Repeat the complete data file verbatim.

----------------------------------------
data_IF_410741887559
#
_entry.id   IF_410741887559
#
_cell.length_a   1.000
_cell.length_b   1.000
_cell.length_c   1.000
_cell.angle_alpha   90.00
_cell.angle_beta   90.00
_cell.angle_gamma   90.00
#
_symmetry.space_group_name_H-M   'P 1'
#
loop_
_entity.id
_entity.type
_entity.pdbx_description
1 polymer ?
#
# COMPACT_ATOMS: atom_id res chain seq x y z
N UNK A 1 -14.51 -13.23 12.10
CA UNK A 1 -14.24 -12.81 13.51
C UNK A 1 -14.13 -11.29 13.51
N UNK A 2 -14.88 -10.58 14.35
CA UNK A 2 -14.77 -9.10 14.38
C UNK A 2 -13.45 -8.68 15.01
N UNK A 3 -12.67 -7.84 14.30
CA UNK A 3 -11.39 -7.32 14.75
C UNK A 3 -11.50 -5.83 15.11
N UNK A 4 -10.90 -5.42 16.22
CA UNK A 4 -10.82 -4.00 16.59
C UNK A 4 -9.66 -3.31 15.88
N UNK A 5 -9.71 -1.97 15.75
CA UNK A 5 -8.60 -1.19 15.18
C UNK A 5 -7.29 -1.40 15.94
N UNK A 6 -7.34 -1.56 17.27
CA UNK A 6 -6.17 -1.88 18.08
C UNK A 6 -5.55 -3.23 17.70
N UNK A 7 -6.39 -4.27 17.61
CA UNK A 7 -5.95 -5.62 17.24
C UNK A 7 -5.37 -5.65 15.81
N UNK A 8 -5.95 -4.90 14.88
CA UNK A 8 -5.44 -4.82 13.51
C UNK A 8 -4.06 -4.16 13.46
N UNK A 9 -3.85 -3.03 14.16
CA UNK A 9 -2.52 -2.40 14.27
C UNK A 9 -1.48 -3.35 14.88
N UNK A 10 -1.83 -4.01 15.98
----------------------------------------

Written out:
data_IF_410741887559
#
_entry.id   IF_410741887559
#
_cell.length_a   1.000
_cell.length_b   1.000
_cell.length_c   1.000
_cell.angle_alpha   90.00
_cell.angle_beta   90.00
_cell.angle_gamma   90.00
#
_symmetry.space_group_name_H-M   'P 1'
#
loop_
_entity.id
_entity.type
_entity.pdbx_description
1 polymer ?
#
# COMPACT_ATOMS: atom_id res chain seq x y z
N UNK A 1 -14.51 -13.23 12.10
CA UNK A 1 -14.24 -12.81 13.51
C UNK A 1 -14.13 -11.29 13.51
N UNK A 2 -14.88 -10.58 14.35
CA UNK A 2 -14.77 -9.10 14.38
C UNK A 2 -13.45 -8.68 15.01
N UNK A 3 -12.67 -7.84 14.30
CA UNK A 3 -11.39 -7.32 14.75
C UNK A 3 -11.50 -5.83 15.11
N UNK A 4 -10.90 -5.42 16.22
CA UNK A 4 -10.82 -4.00 16.59
C UNK A 4 -9.66 -3.31 15.88
N UNK A 5 -9.71 -1.97 15.75
CA UNK A 5 -8.60 -1.19 15.18
C UNK A 5 -7.29 -1.40 15.94
N UNK A 6 -7.34 -1.56 17.27
CA UNK A 6 -6.17 -1.88 18.08
C UNK A 6 -5.55 -3.23 17.70
N UNK A 7 -6.39 -4.27 17.61
CA UNK A 7 -5.95 -5.62 17.24
C UNK A 7 -5.37 -5.65 15.81
N UNK A 8 -5.95 -4.90 14.88
CA UNK A 8 -5.44 -4.82 13.51
C UNK A 8 -4.06 -4.16 13.46
N UNK A 9 -3.85 -3.03 14.16
CA UNK A 9 -2.52 -2.40 14.27
C UNK A 9 -1.48 -3.35 14.88
N UNK A 10 -1.83 -4.01 15.98